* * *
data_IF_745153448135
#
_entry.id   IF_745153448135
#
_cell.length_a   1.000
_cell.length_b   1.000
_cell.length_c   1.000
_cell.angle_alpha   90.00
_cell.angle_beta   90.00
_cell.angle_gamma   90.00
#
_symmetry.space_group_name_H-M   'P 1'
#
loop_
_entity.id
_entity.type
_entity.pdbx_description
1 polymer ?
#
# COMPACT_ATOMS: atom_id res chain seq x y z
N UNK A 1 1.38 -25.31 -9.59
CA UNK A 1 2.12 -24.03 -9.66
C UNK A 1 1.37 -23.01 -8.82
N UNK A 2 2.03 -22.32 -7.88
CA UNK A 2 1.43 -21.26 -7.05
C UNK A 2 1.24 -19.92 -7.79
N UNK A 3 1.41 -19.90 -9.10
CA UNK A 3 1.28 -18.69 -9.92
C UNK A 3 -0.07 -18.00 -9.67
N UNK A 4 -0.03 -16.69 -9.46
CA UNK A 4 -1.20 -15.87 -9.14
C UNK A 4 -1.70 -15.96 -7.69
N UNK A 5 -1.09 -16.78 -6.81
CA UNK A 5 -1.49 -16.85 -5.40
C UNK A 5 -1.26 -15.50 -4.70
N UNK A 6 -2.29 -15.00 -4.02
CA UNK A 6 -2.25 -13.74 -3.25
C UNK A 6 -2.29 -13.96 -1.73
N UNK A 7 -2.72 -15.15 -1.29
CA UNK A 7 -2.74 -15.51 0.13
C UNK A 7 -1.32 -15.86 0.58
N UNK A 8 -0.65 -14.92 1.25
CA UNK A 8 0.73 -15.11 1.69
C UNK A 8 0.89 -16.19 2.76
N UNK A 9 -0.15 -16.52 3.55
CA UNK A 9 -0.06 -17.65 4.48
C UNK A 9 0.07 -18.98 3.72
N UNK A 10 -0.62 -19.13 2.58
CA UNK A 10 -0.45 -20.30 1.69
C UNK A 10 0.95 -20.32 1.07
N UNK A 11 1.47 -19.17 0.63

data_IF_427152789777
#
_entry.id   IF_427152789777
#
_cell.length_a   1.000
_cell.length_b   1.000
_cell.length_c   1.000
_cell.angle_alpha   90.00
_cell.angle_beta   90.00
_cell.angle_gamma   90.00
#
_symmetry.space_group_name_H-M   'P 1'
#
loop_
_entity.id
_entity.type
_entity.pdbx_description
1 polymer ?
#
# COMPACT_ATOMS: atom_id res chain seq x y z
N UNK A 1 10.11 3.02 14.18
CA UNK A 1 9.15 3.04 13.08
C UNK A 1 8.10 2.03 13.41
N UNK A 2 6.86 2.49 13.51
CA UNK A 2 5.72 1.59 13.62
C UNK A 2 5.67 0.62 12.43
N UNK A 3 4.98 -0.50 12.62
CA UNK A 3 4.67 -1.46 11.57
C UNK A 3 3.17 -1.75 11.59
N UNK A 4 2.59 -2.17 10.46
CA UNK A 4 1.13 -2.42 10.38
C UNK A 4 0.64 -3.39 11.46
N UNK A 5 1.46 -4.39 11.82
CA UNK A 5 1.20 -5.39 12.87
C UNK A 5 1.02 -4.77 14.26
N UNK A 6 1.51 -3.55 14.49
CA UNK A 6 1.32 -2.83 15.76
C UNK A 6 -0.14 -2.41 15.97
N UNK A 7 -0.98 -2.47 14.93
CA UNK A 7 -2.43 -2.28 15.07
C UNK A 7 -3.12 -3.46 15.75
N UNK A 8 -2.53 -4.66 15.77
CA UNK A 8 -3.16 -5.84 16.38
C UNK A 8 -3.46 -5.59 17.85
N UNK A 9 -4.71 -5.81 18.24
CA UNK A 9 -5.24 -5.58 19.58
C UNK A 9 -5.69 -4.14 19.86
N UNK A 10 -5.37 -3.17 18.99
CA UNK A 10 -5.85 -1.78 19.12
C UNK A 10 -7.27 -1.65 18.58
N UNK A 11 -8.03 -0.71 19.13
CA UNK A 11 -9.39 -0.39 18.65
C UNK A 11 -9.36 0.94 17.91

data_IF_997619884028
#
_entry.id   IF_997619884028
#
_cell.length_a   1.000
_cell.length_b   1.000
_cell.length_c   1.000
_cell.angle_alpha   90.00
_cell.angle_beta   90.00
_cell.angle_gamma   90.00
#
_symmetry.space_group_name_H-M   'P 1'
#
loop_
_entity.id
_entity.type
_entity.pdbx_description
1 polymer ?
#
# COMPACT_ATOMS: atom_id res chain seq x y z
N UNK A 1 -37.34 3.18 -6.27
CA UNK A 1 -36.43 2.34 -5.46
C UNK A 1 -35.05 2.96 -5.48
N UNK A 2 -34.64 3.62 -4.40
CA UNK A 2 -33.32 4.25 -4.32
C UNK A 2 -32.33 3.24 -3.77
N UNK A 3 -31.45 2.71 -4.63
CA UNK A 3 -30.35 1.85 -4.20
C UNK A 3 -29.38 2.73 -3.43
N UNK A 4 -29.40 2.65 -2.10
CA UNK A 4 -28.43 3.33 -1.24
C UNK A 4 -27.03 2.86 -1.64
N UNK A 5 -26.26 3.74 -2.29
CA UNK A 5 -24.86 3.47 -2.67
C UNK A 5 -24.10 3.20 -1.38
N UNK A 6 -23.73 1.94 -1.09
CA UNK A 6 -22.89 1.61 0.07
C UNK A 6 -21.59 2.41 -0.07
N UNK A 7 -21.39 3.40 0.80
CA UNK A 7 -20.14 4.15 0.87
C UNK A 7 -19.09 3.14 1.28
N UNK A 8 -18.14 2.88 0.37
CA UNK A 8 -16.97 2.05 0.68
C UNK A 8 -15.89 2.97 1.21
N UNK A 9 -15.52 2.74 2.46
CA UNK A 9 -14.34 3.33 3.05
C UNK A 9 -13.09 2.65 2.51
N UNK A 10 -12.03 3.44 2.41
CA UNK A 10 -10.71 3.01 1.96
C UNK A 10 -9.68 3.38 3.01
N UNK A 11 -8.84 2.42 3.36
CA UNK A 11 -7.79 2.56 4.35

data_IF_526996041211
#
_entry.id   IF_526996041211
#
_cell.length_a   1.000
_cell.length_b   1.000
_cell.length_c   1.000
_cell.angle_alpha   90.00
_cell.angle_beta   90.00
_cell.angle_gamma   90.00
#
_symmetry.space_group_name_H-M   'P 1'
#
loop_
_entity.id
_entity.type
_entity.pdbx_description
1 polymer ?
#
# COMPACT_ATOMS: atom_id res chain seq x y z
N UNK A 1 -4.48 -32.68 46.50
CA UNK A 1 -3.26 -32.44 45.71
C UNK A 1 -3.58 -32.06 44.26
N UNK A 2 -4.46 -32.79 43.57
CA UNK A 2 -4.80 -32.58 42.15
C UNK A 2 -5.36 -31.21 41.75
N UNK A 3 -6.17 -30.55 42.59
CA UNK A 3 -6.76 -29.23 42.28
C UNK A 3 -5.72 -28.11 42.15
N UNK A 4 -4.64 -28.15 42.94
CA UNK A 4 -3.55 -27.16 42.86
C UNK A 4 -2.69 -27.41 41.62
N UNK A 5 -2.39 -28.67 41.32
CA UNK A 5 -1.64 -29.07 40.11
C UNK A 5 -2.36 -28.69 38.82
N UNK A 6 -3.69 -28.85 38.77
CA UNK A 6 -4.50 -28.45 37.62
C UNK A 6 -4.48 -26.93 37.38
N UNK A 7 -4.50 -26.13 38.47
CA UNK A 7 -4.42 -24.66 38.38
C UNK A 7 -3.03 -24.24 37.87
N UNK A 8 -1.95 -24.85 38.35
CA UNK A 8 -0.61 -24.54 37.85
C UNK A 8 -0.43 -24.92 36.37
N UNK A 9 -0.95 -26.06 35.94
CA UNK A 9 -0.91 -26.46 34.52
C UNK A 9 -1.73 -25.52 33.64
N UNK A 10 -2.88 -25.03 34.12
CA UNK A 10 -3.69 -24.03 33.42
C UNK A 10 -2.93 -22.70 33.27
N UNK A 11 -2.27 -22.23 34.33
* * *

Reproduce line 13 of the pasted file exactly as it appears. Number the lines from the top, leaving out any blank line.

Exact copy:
#